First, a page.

The Texas grid area supports a competitive wholesale electric market for most (approximately 85 per cent) of Texas. Established in August 1996, the Texas grid was created to address three major issues: providing a secure operating environment for the bulk electric system; ensuring the efficient use of the electric transmission system by all the market participants; and coordinating future transmission planning. The grid’s market operations began in September 1997, and it currently has an installed capacity of over 59 000 MW.

How it happened

In 1998, TXI sold a 24 hectare industrial park to International Power, to develop a gas-fired power plant. A year later an additional 12 hectares were purchased to accommodate a two-unit plant expansion, and according to the industrial park development plan, International Power will become the anchor tenant, and help attract other industries to the park.

The notice to proceed at Midlothian was received in September 1998, and site clearance began in January 1999. Commercial operation is scheduled in to begin in late 2000. Designed as a 1100 MW-capacity plant (though this was recently expanded to 1650 MW), Midlothian will provide a highly competitive choice in the fast-deregulating Texas electricity market. Under a two-year power purchase agreement, the entire output from the plant will initially be sold to TXU Utilities. After this the Midlothian plant’s full capacity will be made available to the merchant market, with the nearby Venus substation acting as the gateway to the Texas grid.

Power train

Alstom Power secured the $400 million turnkey contract from International Power for the 1100 MW gas-fired, air-cooled, combined cycle power plant designed around four KA24-1 ICS single-shaft power trains. International Power, previously known as the independent power producer (IPP) American National Power Inc., is a subsidiary of Britain’s National Power PLC.

As an extension to this contract, Alstom Power has also secured an additional order for the turnkey supply of two more air-cooled KA24-1 ICS standardized combined cycle power plants. These new gas-fired plants will deliver a total capacity of over 500 MW, and the plant is expected to be complete by the end of 2001.

In addition to the six GT24 gas turbines, the contract requires Alstom to supply the associated steam turbines, electrical generators and heat recovery steam generators, and the company will also be responsible for the engineering, procurement and construction work. Alstom Power will also provide the power plant control and distribution systems, and handle the complete installation and commissioning processes.


Figure 3. Alstom has also won contracts for other merchant plants in the USA
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The six units at Midlothian are all based on Alstom’s GT24 “B” version gas turbine. Each turbine train at Midlothian is designed for outdoor use. Units one and two just completed a three month semi-commercial operation period with an availability of above 92 per cent, and have been dispatching successfully over the summer peak period. These two units are shortly due for commercial operation. Units three and four are scheduled for commercial operation by the end of the year and have both been ignited and synchronized. Units five and six will be fully operational by the end of 2001. To enhance power output in the important summer peak period, the plant is equipped with evaporative cooling system for the inlet air.

Alstom Power, which is the engineering procurement construction (EPC) contractor for the Midlothian plant, has already won contracts for several other merchant facilities operated by International Power. These include the 1100 MW Hays facility under construction in San Marcos, Texas, and two plants in Massachusetts: the 570 MW Blackstone plant and the 570 MW Bellingham facility.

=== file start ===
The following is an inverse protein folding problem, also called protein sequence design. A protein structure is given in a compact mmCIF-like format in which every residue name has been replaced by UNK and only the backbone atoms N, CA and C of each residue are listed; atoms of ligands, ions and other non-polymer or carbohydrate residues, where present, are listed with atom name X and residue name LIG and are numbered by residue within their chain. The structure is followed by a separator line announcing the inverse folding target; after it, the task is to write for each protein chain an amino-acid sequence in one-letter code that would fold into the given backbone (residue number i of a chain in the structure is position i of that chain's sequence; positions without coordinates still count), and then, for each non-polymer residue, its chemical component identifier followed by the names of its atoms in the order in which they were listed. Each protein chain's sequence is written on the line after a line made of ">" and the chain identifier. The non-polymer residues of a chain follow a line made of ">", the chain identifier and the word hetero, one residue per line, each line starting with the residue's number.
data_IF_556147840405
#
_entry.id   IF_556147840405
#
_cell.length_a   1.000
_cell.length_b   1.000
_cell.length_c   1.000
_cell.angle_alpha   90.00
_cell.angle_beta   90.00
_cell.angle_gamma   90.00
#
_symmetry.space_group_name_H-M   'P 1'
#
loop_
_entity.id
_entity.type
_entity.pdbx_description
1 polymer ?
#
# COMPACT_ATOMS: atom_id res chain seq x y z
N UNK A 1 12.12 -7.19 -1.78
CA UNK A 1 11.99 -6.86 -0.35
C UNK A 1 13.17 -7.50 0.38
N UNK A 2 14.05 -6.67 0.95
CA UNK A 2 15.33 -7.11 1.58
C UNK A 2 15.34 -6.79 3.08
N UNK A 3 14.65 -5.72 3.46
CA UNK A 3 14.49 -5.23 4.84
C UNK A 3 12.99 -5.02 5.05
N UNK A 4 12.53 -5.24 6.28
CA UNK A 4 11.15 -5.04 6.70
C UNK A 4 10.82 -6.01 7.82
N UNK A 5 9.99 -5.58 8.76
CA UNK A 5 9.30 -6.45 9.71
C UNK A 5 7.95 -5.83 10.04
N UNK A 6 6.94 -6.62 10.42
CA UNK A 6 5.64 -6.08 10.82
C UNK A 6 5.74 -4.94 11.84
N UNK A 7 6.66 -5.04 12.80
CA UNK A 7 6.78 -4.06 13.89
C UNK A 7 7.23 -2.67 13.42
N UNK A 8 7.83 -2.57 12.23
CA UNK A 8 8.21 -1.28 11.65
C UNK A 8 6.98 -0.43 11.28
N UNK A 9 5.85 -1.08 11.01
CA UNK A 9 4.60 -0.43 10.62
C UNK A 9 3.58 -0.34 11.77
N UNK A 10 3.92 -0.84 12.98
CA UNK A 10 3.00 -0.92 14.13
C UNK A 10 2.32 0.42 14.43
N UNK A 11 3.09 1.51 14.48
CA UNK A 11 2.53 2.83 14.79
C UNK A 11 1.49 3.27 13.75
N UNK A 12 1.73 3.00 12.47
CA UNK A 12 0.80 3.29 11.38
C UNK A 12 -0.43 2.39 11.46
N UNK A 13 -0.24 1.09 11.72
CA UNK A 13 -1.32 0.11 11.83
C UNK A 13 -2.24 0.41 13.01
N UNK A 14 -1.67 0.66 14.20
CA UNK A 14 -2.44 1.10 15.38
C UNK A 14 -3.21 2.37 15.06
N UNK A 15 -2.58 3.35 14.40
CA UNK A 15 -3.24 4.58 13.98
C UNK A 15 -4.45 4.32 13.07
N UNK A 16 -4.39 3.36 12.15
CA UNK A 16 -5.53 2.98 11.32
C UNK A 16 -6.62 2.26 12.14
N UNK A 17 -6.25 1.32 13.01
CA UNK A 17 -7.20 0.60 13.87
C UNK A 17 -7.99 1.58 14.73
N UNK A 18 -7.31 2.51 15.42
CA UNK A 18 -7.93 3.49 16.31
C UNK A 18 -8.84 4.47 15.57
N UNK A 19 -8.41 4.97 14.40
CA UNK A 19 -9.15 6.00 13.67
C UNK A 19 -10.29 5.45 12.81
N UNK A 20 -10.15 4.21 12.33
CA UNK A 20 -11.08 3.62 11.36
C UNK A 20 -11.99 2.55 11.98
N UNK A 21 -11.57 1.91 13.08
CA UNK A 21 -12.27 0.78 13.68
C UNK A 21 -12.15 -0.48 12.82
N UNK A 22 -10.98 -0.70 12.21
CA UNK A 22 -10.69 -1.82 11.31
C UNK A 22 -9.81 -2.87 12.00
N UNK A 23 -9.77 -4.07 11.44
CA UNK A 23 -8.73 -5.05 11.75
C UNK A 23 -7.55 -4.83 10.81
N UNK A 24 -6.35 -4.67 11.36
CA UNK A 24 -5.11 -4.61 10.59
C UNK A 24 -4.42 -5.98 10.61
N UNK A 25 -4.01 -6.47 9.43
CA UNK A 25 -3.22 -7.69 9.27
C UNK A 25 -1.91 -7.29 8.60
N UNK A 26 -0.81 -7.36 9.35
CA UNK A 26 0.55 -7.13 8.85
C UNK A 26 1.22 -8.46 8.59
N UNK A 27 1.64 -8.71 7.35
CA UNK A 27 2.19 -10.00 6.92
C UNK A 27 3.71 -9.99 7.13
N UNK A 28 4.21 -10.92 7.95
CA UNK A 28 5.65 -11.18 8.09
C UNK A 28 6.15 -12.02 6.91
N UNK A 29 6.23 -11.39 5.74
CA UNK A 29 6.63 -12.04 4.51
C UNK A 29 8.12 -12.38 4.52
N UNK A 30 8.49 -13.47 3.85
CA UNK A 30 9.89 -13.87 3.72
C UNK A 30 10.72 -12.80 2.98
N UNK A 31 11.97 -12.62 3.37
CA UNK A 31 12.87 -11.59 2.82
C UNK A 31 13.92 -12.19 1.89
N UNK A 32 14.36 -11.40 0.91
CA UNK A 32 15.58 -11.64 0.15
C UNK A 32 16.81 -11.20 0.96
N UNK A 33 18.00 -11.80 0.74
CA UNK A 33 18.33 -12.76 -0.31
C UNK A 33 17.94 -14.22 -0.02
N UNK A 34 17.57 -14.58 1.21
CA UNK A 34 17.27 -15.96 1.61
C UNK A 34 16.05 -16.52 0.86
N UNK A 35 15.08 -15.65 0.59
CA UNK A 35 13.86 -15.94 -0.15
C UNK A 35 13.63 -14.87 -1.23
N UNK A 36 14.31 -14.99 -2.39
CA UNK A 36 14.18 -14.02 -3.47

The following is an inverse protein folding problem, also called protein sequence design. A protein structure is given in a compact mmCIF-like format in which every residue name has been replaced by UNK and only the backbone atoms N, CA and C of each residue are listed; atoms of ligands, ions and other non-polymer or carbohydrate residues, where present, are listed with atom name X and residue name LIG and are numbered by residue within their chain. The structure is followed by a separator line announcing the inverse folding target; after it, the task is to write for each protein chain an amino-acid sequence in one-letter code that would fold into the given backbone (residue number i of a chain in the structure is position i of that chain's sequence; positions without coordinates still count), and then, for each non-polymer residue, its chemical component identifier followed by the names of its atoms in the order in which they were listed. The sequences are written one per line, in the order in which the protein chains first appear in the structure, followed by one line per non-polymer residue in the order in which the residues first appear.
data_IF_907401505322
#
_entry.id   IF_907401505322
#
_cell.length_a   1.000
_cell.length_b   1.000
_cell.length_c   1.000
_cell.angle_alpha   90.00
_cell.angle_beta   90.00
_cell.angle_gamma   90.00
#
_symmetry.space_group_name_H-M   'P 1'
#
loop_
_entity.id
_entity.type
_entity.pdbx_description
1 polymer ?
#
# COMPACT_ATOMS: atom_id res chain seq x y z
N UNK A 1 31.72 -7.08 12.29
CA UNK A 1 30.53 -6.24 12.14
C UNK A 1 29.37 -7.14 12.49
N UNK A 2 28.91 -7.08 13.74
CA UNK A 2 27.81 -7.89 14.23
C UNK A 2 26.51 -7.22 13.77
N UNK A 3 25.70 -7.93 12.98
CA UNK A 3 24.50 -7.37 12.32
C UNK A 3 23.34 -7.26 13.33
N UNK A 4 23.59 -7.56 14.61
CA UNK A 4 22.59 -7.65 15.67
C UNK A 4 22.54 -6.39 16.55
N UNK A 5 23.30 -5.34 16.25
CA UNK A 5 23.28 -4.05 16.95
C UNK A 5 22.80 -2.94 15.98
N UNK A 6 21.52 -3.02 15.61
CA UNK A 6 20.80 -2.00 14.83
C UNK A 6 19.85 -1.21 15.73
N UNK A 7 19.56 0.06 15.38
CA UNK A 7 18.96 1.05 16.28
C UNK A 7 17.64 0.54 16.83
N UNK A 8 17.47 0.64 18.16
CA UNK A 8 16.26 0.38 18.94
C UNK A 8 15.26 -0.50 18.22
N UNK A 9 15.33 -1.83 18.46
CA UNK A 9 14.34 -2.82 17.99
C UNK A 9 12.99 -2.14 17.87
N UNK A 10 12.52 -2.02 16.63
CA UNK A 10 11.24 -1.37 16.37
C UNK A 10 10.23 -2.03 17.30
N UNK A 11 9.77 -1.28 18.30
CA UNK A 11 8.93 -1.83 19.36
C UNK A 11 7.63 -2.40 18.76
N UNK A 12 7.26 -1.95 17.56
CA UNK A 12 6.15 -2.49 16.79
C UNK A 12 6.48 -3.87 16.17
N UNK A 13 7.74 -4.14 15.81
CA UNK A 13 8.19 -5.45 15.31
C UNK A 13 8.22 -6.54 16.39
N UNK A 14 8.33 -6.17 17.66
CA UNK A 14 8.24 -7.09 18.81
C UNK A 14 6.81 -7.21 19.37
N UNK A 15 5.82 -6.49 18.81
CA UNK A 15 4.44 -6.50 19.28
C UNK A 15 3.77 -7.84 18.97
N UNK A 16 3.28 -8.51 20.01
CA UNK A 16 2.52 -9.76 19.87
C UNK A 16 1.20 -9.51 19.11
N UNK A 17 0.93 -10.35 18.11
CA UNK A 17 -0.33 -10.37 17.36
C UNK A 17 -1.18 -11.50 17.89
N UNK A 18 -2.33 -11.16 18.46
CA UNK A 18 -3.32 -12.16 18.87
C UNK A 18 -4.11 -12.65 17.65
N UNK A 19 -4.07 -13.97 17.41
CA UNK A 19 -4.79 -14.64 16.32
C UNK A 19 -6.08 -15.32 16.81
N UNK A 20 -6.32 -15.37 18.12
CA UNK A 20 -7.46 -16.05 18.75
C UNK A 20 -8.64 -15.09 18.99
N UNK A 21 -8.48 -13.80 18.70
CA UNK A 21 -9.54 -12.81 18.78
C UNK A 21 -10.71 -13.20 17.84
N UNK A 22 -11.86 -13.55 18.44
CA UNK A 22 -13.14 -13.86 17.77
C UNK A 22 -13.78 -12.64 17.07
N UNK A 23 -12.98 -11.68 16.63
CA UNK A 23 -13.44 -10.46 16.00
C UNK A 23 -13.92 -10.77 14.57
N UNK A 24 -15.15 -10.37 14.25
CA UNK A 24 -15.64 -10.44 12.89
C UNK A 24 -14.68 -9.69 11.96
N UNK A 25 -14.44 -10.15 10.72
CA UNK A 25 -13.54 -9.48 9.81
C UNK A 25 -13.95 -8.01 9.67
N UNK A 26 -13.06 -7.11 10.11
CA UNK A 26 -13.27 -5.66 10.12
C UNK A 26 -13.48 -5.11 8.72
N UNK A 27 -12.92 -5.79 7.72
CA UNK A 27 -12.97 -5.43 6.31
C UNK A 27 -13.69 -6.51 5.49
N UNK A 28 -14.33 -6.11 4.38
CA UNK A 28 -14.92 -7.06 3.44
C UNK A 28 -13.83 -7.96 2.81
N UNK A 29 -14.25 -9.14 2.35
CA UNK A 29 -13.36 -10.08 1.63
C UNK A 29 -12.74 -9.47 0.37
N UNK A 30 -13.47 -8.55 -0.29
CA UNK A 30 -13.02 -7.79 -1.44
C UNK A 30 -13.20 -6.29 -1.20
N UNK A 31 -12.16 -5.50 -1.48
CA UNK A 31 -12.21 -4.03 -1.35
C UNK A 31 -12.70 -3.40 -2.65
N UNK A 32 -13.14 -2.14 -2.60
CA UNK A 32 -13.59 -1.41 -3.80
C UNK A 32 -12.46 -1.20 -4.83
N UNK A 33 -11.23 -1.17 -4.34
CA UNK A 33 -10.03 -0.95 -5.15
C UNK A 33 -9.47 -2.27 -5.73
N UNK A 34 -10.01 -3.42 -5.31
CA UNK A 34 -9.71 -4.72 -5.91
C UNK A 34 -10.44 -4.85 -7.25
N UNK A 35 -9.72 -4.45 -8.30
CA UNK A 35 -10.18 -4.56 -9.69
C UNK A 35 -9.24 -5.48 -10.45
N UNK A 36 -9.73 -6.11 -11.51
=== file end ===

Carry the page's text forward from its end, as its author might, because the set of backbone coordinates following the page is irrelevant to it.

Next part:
The Midlothian plant is expected to be one of the largest merchant power plants in the rapidly deregulating US power market. Merchant plants are optimized to deliver power on demand to meet the actual short-term needs of the open market, rather than the traditional long-term contract and guaranteed prices that are typical of regulated markets. Alstom’s integrated combined cycle technology, with its emphasis on efficiency and reliability with low emissions, will enable International Power to meet the fluctuating demands of the merchant power market.

Highly efficient technology

Alstom’s Single-Shaft Power Train (SSPT) is a sophisticated and innovative cost-saving approach to power generation that improves overall performance. Only one electrical generator for each unit is used, which has a gas turbine coupled to one end and a steam turbine at the other end, creating a “single shaft” alignment of the equipment. The gas turbine is coupled directly to the generator, while the steam turbine high pressure (HP) and low pressure (LP) sections are coupled to the generator through a self-shifting and synchronizing clutch.


Figure 4. Over 175 000 MW of new power capacity is under development in the USA
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Compared to a conventional unit of similar power output, with its multiple generators and their associated equipment, an overall reduction in the complexity and size of the plant is gained. More importantly, this arrangement results in a highly efficient operation. The GT24 is a state-of-the-art sequential combustion gas turbine. The turbine features two separate combustion chambers which, together with three variable inlet guide vanes, allow continuous optimization of firing conditions for both full and part load operations.

Component compatibility

The entire power train (gas turbine, steam turbine, condenser, and heat recovery steam generator) is engineered as a standardized package designed for optimum operating efficiency and component compatibility. The basic components of facilities being built at the Midlothian site are virtually identical to those of International Power’s other units across the country. This component compatibility means that any day-to-day installation problems encountered and solved in one field can either be eliminated before they occur, or quickly solved, when encountered in other units— an important consideration that leads to improved construction efficiencies for future installations.